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Yalobusha Brewery Company Still Fighting Prohibition Laws

Andy O’Bryan, owner of Yalobusha Brewery Company

Prohibition may have ended in 1933, but alcohol laws still prevent Mississippi breweries from selling beer directly from the brewery.

Yalobusha Brewery Co. owner Andy O’Bryan always dreamed of owning his own brewpub. In 2009, Andy O’Bryan wanted to open a brewpub in Oxford. He wrote a business plan and started talking to banks in order to make his life-long dream come true, but his dream would be crushed due to laws restricting brewpubs in Mississippi.

“I saw horrid, horrid laws on brewpubs in the state,” O’Bryan said.

Brewpubs, also known as microbreweries, are breweries that are usually independently owned and produce a much smaller amount of beer than large-scale corporate breweries. Many people refer to the beer that is produced in microbreweries as “craft beer,” which has become very popular among the South.

DSC_0153O’Bryan put his dream to rest and began reaching out to other microbreweries in the United States. He wanted feedback on how to run a factory since he would not be able to open his own brewpub in Mississippi.

“I had a set of about 20 questions that I would send these guys, and I would ask them ‘Hey, would you mind if I spent an afternoon, and I’ll work for free in your brewery so I can get a feel of the layout and interview employees?’” O’Bryan said. “I never asked that question and was turned down.”

Brewing is one of the most collaborative businesses in the United States. The breweries’ owners that O’Bryan reached out to were more than willing to help him understand how the business works.

“Every craft brewery in the United States combined is only 14 percent of the market,” O’Bryan said.

Microbreweries are not competing with each other. Instead, they are collectively competing with foreign owned breweries in the United States such as Miller Brewing Co. and Coors Brewing Co.

“We have a few very highly skilled people,” O’Bryan said. “Other than that, we can hire people right off the street in Water Valley and train them on everything they need to do right out of the gate. They don’t need to have any previous experience, and all they need to do is show up and work hard.”DSC_0103

However, the Mississippi Code of 1972 prohibits manufacturers of light wines or beer from acting as wholesalers or distributors.

“It’s still this way,” O’Bryan said. “You’re spending an incredible amount of money on the build out, but you can only sell it on location. Whereas if you open a factory, like we’ve done in Water Valley, you can’t sell direct, but you can sell at gas stations, grocery stores and restaurants.“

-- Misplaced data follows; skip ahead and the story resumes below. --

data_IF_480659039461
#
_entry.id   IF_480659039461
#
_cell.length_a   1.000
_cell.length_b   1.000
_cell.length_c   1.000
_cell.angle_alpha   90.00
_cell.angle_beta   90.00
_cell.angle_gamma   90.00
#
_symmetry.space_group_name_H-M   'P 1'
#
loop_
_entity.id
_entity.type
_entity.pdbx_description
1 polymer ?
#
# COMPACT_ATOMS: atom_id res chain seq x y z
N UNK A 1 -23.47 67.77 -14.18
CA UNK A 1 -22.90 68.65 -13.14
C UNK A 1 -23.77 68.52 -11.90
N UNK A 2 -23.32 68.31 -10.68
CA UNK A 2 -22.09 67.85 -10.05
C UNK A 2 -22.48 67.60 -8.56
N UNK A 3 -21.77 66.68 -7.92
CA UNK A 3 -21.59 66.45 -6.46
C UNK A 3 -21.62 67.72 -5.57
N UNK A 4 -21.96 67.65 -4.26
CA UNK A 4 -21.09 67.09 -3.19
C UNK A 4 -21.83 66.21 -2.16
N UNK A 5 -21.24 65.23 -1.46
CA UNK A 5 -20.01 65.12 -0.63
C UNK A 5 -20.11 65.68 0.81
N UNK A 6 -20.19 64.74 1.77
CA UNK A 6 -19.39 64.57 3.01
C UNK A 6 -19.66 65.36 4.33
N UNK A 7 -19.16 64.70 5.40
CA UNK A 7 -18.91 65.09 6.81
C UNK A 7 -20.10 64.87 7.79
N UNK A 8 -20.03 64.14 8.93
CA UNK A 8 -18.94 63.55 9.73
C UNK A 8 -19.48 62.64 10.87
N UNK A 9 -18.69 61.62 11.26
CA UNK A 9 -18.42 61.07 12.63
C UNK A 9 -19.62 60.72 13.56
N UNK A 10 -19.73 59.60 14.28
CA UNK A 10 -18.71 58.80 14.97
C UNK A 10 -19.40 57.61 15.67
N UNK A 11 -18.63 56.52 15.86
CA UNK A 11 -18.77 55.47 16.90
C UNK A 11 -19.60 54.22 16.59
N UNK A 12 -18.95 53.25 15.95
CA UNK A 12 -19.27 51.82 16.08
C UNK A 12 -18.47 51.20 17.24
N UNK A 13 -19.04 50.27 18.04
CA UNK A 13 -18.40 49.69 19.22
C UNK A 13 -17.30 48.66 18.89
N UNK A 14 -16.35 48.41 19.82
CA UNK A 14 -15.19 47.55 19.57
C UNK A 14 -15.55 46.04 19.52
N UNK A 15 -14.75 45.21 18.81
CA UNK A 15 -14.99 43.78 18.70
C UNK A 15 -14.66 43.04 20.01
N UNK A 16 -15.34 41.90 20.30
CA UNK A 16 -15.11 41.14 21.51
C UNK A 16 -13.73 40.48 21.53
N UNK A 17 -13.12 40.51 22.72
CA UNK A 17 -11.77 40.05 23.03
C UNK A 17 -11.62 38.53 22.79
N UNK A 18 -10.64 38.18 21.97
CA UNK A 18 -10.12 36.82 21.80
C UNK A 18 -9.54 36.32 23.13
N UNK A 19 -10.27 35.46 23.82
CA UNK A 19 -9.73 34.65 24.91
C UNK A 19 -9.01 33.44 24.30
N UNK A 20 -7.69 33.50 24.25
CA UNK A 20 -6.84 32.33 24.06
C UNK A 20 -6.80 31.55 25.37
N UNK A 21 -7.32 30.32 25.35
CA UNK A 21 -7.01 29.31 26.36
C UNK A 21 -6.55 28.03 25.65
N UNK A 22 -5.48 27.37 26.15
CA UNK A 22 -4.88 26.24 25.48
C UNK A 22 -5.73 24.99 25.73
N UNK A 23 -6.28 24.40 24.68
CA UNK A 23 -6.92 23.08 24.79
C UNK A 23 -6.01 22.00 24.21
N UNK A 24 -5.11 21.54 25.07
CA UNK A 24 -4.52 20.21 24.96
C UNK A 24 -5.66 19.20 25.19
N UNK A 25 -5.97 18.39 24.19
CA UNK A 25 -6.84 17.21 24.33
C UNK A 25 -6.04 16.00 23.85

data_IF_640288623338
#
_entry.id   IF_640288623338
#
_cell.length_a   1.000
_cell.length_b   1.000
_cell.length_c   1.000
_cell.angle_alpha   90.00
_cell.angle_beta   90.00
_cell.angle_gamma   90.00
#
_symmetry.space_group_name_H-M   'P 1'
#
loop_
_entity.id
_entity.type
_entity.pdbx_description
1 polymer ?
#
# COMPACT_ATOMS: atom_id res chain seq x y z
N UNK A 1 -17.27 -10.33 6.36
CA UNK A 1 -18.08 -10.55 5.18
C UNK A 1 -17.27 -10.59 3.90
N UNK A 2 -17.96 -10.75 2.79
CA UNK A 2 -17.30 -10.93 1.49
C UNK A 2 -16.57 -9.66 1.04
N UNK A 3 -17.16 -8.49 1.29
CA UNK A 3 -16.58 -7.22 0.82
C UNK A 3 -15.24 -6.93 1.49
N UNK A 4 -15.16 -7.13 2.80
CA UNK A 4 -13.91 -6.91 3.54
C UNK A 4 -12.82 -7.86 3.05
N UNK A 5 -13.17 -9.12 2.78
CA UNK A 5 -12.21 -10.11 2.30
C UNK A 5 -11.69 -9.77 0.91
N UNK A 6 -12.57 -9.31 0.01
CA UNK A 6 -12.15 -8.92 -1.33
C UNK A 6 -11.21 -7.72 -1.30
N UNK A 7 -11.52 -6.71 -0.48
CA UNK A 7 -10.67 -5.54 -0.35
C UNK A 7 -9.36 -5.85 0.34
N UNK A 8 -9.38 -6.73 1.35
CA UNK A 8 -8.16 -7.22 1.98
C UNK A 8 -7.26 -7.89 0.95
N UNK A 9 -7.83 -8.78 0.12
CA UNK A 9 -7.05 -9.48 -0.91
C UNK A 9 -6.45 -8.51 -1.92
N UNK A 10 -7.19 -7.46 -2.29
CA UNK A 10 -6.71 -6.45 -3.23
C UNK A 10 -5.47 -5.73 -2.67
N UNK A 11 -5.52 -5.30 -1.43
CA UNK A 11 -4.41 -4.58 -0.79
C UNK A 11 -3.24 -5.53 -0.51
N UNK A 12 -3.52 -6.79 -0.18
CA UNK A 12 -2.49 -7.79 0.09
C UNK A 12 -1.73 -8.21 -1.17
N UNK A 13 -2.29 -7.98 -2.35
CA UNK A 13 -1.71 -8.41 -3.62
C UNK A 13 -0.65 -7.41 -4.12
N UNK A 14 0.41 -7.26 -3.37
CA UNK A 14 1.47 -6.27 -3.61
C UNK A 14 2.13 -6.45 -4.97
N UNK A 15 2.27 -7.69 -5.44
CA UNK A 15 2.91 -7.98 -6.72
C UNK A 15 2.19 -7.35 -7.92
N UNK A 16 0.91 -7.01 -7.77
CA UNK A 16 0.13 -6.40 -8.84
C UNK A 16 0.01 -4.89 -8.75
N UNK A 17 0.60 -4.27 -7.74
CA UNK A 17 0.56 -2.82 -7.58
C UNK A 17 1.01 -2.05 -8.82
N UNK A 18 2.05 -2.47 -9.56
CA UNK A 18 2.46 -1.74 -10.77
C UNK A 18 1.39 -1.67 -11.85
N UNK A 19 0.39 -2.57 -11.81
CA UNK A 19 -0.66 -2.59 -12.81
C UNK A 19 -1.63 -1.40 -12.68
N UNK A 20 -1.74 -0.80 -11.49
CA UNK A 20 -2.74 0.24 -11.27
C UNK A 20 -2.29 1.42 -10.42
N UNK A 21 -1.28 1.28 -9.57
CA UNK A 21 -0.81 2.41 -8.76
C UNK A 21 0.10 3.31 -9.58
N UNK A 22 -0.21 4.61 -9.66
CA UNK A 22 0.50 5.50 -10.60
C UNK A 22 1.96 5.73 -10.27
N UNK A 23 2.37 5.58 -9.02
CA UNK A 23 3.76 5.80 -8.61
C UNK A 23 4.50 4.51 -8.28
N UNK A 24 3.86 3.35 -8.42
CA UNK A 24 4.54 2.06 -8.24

Mississippi, Alabama, Florida and Missouri are the only states that have restrictions with direct sales, also known as “on-premise consumptions sales” in the legal form. Most of the states that allow direct sales require a license or permit to allow breweries to sell directly to consumers and avoid selling through distributors. O’Bryan and many other Mississippi brewery owners believe that Mississippi needs a provision that allows a certain percentage of sales to be direct at a brewery and a certain percentage of sales through distributors.

“You go to any state where breweries have direct sale provisions, even Louisiana where it’s only 10 percent of their volume, and they’re growing four to six times faster than breweries in Mississippi, including us,” O’Bryan said. “We sell to a distributor; they make a margin on it. Then they sale to a retailer, and they make a margin on it. So, if we were to sell 10 percent of our volume direct, we would make more money on it.”

DSC_0136Mississippi brewery owners took action by creating the Microbrewery Modernization Act of 2015. It stated that a permitted beer manufacturer who operates a brewery may sell limited amounts of beer on the brewery’s premise. However, the bill died in committee in February, leaving Mississippi breweries the runt in the South’s brewery litter.

“Every state around us has a direct sale provision,” O’Bryan said. “So, they’re able to sell it to a distributor, sell it direct and in their own state. Then they’re able to ship it over to Mississippi and compete directly with us for the limited number of tap handles and placements in our state.”

Operations manager of Yalobusha Brewery Co., John Cofer, believes that changing the law would not have affected distributers nearly as bad as it hurts their brewery.

“The effect it will have on the distributors is very small because two percent of the beer consumed in Mississippi is made in Mississippi,” Cofer said. “So, we’re talking very small effect,” Cofer said. “If anything (distributers are) going to grow.”

Yalobusha Brewery Co. is located at 102 Main St., Water Valley, MS 38965. Tours are $10 a person with a tasting included on Fridays from 4 -8 p.m. No reservations are required to take a tour of the factory.DSC_0254

Merrill Robinson is a senior print journalism major at the Meek School of Journalism and New Media. She can be reached at marobins@go.olemiss.edu.

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